- The Monster in the Darkness is a creature of many mysteries and few truths. All we know that it has two yellow eyes and acts even stupider than Elan. It also is stupidly powerful: it can punch people so far they are launched into the sky; it stomping on the ground is powerful enough to cause localized earthquakes; and it can teleport people with but a word and a thought. Has the personality of a child (a non-evil one). After extended contact with O-Chul, has begun to think for himself, discovering, to his own surprise, that he is actually extremely intelligent and doesn't want Team Evil to win, and so has begun subtly undermining their efforts from within, something that has been enormously successful because none of his teammates see it coming or expect him to do anything smart. If you think you've got the brains, feel free to jump on the ride that never ends and try to follow the breadcrumbs and figure out what he is. We'll wait. Remember to only pick ones with Trenchant Political Analysis as a listed special attack!
- Tsukiko, a mystic theurge. A necrophile necromancer with a crush on Xykon. She was in charge of the wight brigade until she discovered Redcloak's plan to double-cross Xykon, which got her eaten by her own wights for her troubles.
- The Linear Guild started out as evil counterparts of the PCs (which was deliberately done by their leader, Elan's twin brother Nale (get it? Nale is Elan backwards!)). The Guild consists of three core members:
- Nale, a Fighter-Rogue-Sorcerer multiclass specializing in enchantment, which is, if you didn't notice, basically a bard only more complicated and capable of being Lawful Evil. Is permanently dead; he was stabbed by his father and was subsequently disintegrated.
- Sabine, a succubus and Nale's lover with whom she shares a deep and fulfilling relationship based on human sacrifice. Is currently stuck somewhere in the Lower Planes, trying to get revenge on her boyfriend's murderer.
- Thog, a Half-Orc barbarian who's part of the Dumbass Triumvirate alongside Elan and the Monster in the Darkness. Current whereabouts unknown, likely imprisoned.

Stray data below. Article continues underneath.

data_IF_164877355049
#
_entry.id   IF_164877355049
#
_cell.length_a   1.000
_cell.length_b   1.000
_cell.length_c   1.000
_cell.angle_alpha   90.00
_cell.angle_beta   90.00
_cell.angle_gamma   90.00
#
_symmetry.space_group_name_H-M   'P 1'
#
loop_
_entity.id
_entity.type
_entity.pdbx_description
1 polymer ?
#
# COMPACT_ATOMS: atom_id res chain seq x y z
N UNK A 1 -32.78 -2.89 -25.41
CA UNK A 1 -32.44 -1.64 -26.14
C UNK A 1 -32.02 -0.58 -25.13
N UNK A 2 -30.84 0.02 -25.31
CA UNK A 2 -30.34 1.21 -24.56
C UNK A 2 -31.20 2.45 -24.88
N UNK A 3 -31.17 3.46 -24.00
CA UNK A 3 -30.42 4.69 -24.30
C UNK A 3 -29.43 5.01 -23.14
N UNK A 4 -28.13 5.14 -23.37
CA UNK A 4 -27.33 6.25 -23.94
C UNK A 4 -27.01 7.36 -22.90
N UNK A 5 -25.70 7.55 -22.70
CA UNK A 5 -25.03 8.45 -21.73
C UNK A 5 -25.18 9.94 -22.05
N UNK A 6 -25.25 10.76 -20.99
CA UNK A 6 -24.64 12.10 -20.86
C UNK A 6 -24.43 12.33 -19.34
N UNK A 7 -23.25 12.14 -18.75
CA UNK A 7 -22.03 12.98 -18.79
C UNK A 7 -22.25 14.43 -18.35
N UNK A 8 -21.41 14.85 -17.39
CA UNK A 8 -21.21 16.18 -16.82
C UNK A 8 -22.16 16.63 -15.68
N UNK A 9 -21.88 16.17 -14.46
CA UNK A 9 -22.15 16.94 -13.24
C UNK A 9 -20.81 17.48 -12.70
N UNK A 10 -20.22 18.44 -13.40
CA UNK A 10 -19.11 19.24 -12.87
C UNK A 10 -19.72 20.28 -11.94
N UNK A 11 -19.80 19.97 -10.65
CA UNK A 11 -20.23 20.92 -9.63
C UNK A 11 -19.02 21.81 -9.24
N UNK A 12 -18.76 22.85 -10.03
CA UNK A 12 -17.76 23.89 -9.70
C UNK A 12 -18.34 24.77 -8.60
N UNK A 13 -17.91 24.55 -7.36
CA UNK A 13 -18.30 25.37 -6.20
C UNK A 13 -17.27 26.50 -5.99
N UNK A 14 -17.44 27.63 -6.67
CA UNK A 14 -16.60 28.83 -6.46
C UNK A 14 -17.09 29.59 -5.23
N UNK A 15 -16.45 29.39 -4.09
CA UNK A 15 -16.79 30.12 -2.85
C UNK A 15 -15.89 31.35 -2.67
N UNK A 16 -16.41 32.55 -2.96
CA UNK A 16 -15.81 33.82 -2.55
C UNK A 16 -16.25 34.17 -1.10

- On the four different occasions the teams have clashed the Linear Guild employed a subset of the following people:
- Zz'Dtri, the drow wizard. An obvious copy of Drizzt, he was hauled off by the lawyers of Wizards of the Coast for being an obvious Drizzt copy. Yes, that happened. Later returned (because he was a parody, not a copy, protected speech bitches!) and clashed with V using all the interim levels to tailor his build just to fighting the wizard. This did him no good against Durkon, the party cleric, particularly with that vampire strength boost. Currently dead
- Hilgya Firehelm, a dwarven cleric of Loki who fucked, fought and fled from Durkon during the Guild's first encounter with the Order, in that approximate order. Has not been seen since. Recently reappeared to save the party in the nick of time. Brought Durkon's baby into the battle like a true dorf.
- Yikyik the kobold ranger. Was beheaded by Belkar and turned into a hat. Currently dead.
- Second Encounter
- Pompey the half-elf wizard (get it? Pompey and Vaarsuvius are named after Pompeii and Vesuvius! We're clever). Had a crush on Roy's sister and teamed up with the Linear Guild so that he could have her, but he was defeated, imprisoned, and then escaped, signing on with Leeky. Has not been seen since.
- Leeky Windstaff the gnome druid. Turned into a giant monster and rampaged through a city (get it? CoDzilla!) before being defeated by Durkon and escaping alongside Pompey.
- Yokyok, son of Yikyik. A parody of Inigo Montoya who attacked Belkar for... oh do I even have to say it? Belkar was under a curse preventing him from killing, so he set a tavern full of adventurers loose on Yokyok, then turned his head into a nacho repository. Currently dead.
- Third Encounter
- Yukyuk. Yet another kobold: this one was dominated (the status effect, mind you) by V and got used as a litter box and living trap-springer before dying in a horrific accident protecting a cat. Currently dead.
- Fourth Encounter
- The fourth encounter with the Linear Guild included Tarquin and Malack (as below). It also involved Chancellor Kilkil (kobold), who is more a clerk and personal assistant than a combatant, though he is a hyper-competent bureaucrat and a flying (he has wings for some reason) (he's an Urd, a Kobold variant... with wings! Its in the 2nd ed MM) calculator.